If your OEM won’t support your legacy equipment don’t be afraid, there is an alternative available that can provide you the support, parts and services you need to keep your High availability storage running reliably for many years.

Tuesday, January 20, 2009

Cisco is moving into servers

It was inevitable, margins are shrinking in the router and switch business and they are still quite comfortable in servers and storage. Cisco will be entering the server business and I think they will quickly get into the enterprise storage business also. Silicon Valley Capitalism is entering another phase of creative destruction.

.... companies like Cisco see an opportunity to produce a new, potentially disruptive class of hardware and software management systems that span an entire data center. With customers looking to manage their data centers as a single entity rather than separate units, the world’s largest technology companies must now fight to secure the most prominent, central position possible.

Cisco’s newfound aspirations stretch well beyond the $50 billion server market to include management software and possibly even storage.

“Our vision is, how do we virtualize the entire data center?” Ms. Warrior said. “It is not about a single product. We will have a series of products that enable us to make that transition.”

We are living in interesting times.

Thursday, January 15, 2009

The CFO's take over

For the last couple of days I have been in New England visiting with customers. The economy is on every one's mind here, as are the arctic temperatures. Several clients are interested in how we can save them money on their storage infrastructure. There is a recognition that storage does not stop growing because the economy slows. Although, if there are fewer email recipients in a company, the pace of storage growth does seem to subside.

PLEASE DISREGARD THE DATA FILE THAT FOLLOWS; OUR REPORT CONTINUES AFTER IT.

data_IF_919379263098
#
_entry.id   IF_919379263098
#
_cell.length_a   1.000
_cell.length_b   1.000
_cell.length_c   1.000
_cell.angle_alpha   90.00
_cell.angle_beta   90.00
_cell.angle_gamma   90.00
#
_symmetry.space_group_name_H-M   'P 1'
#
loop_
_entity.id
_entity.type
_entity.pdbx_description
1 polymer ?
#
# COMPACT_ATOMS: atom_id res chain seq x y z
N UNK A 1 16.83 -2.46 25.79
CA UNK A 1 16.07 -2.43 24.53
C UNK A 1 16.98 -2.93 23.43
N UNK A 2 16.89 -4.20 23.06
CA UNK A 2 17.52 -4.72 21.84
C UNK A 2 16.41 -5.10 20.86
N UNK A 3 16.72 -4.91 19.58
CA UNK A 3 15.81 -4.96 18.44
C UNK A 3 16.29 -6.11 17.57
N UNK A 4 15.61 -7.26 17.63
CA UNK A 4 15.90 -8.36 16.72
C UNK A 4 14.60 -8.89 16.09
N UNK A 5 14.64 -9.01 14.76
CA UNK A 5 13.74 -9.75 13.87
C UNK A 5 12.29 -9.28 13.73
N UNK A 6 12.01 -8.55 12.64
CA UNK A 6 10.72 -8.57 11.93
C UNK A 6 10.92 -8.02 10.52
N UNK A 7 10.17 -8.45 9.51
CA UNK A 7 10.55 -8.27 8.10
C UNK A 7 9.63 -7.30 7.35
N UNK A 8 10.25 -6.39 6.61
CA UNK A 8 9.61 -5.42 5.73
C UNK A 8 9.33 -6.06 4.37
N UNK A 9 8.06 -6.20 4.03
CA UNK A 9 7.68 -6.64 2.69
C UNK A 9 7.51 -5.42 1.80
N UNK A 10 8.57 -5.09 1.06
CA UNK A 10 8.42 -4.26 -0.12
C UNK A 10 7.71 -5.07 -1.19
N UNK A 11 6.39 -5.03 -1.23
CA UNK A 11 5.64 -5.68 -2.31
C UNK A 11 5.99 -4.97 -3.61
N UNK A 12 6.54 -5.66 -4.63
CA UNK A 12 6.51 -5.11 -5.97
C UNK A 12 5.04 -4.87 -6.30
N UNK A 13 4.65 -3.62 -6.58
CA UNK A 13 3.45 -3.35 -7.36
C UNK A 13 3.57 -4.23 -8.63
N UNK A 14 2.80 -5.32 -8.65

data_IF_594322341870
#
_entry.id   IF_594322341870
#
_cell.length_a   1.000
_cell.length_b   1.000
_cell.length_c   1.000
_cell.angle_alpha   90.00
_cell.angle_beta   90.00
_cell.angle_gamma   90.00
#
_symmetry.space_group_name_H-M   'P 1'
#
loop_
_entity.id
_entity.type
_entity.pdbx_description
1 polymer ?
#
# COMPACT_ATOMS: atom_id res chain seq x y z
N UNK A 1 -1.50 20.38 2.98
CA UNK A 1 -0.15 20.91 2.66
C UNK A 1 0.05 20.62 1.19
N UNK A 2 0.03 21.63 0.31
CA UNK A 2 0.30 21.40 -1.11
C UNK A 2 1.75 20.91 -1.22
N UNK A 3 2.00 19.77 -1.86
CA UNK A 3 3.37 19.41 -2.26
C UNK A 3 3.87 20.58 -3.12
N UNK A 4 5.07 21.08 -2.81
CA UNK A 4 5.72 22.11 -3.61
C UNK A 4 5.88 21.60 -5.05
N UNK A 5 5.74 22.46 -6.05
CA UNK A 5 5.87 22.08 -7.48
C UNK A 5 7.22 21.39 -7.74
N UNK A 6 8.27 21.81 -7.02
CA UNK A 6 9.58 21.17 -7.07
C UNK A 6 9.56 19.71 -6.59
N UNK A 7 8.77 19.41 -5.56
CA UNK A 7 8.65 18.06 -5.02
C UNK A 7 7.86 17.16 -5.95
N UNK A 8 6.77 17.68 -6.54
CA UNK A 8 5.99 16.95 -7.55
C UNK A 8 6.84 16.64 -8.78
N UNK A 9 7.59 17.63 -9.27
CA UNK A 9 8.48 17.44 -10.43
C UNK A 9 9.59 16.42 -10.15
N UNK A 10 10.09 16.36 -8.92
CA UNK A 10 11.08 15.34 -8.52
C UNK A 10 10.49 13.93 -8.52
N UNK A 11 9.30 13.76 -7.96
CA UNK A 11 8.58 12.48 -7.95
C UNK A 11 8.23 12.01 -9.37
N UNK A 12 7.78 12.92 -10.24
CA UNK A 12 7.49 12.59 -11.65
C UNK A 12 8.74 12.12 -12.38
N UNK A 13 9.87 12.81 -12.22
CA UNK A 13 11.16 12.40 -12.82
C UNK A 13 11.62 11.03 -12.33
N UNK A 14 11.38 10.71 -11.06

Managing networks and storage in a contracting economy may get difficult. Will CFO's decide that (4) 9's reliability is more cost effective than (5) 9's reliability? Perhaps they will decide that 99% (3.65day/year) is good enough for networks and storage.
When it comes down to reliability of a multitude of components, people , Internet , electrical grid, and weather what is a realistic expectation of service from your network and storage infrastructure? And how can you put a value on up time when there are so many variables ?
From the discussions I have had this week, it seems that many people are looking at their networks and storage infrastructures and trying to define what is a realistic up time guarantee. I really don't think anyone thinks that data loss is acceptable, but the question did come up in one meeting of who is going to take care of a bankrupt company's data to make sure it is reliable. In a paperless world how will the next generation look back to see what happened, who will keep the architectural drawings and piping diagrams of chemical plants for example when the companies that did the drawings and their customers are gone, and the disks are unavailable?

Friday, January 09, 2009

A convenience which may make data security harder

Yesterday I read about the Cloud Engines Pogoplug in the Wall Street Journal. And as I read the article I kept thinking how this device will make it harder to secure corporate data.

Some consumers like the idea of storing files with a Web service, so they can retrieve and share them while they are on the go. But they aren't keen on the monthly fees some storage-services charge.

So a San Francisco startup called Cloud Engines Inc. has developed a way to do much the same thing with technology users keep at home. Just plug your computer's external disk drive into the Pogoplug, a nondescript little gadget the company has developed, using a familiar USB connector. Another plug connects using an Ethernet cable to a user's home router, which connects to the Internet. (The set-up allows the Pogoplug to be accessible to traveling users even when their PCs are not turned on). Once the device is installed, all the music, videos or other files on your hard drive are viewable through a Web browser.

Some external disk drives say they can do this now, but they require more setup, Cloud Engines says. And with Pogoplug, there are no monthly fees.